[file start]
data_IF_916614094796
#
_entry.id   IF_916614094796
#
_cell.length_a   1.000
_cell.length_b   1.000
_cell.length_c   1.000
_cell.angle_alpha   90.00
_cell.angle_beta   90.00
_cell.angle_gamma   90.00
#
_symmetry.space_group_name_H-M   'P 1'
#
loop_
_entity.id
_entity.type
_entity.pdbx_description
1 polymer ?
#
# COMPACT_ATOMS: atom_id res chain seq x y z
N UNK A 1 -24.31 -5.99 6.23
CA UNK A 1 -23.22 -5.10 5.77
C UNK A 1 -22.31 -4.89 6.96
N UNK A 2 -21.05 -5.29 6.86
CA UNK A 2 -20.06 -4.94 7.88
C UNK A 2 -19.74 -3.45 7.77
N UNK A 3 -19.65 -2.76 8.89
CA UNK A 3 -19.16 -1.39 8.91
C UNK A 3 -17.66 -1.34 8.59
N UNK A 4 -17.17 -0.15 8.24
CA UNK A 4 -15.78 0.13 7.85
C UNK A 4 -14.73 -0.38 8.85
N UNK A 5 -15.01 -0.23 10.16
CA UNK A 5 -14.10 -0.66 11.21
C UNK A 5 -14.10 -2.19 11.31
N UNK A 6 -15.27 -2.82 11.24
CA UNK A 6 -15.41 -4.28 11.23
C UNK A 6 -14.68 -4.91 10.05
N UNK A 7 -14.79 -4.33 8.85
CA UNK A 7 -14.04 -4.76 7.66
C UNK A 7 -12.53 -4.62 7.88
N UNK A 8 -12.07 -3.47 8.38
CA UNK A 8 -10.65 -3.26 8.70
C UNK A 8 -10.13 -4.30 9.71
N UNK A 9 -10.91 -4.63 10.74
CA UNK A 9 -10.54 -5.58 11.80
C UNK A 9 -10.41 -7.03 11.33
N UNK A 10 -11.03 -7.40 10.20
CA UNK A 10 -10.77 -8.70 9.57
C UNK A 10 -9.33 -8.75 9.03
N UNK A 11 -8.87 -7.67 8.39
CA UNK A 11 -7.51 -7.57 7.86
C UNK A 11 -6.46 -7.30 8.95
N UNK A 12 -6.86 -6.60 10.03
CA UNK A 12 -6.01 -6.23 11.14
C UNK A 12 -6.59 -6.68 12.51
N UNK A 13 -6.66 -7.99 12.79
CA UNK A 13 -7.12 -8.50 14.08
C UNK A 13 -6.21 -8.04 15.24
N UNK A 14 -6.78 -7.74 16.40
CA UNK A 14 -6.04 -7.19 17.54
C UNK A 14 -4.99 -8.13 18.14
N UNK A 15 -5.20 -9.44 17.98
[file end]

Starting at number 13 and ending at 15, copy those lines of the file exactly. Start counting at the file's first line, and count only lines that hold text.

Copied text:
#
loop_
_entity.id